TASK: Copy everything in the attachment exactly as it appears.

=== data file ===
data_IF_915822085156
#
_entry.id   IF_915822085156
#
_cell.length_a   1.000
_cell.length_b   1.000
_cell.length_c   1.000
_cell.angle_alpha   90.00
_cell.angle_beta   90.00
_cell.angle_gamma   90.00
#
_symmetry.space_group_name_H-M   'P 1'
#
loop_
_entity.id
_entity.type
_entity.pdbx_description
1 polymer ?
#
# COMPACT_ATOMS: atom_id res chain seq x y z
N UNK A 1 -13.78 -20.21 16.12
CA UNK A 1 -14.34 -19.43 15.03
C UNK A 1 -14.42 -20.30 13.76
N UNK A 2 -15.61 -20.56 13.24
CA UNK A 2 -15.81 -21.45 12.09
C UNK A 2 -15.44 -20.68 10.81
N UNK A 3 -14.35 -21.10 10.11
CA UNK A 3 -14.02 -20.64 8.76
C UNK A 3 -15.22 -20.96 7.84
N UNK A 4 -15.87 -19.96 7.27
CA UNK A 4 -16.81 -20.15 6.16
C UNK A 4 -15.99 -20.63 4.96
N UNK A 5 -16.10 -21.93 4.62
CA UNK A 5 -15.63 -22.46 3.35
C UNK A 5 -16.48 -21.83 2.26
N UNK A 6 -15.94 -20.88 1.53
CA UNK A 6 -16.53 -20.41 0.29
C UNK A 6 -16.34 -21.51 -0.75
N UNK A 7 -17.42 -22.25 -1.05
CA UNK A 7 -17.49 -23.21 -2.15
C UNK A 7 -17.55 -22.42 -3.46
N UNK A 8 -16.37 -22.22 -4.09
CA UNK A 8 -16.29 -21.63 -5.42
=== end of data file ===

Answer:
data_IF_915822085156
#
_entry.id   IF_915822085156
#
_cell.length_a   1.000
_cell.length_b   1.000
_cell.length_c   1.000
_cell.angle_alpha   90.00
_cell.angle_beta   90.00
_cell.angle_gamma   90.00
#
_symmetry.space_group_name_H-M   'P 1'
#
loop_
_entity.id
_entity.type
_entity.pdbx_description
1 polymer ?
#
# COMPACT_ATOMS: atom_id res chain seq x y z
N UNK A 1 -13.78 -20.21 16.12
CA UNK A 1 -14.34 -19.43 15.03
C UNK A 1 -14.42 -20.30 13.76
N UNK A 2 -15.61 -20.56 13.24
CA UNK A 2 -15.81 -21.45 12.09
C UNK A 2 -15.44 -20.68 10.81
N UNK A 3 -14.35 -21.10 10.11
CA UNK A 3 -14.02 -20.64 8.76
C UNK A 3 -15.22 -20.96 7.84
N UNK A 4 -15.87 -19.96 7.27
CA UNK A 4 -16.81 -20.15 6.16
C UNK A 4 -15.99 -20.63 4.96
N UNK A 5 -16.10 -21.93 4.62
CA UNK A 5 -15.63 -22.46 3.35
C UNK A 5 -16.48 -21.83 2.26
N UNK A 6 -15.94 -20.88 1.53
CA UNK A 6 -16.53 -20.41 0.29
C UNK A 6 -16.34 -21.51 -0.75
N UNK A 7 -17.42 -22.25 -1.05
CA UNK A 7 -17.49 -23.21 -2.15
C UNK A 7 -17.55 -22.42 -3.46
N UNK A 8 -16.37 -22.22 -4.09
CA UNK A 8 -16.29 -21.63 -5.42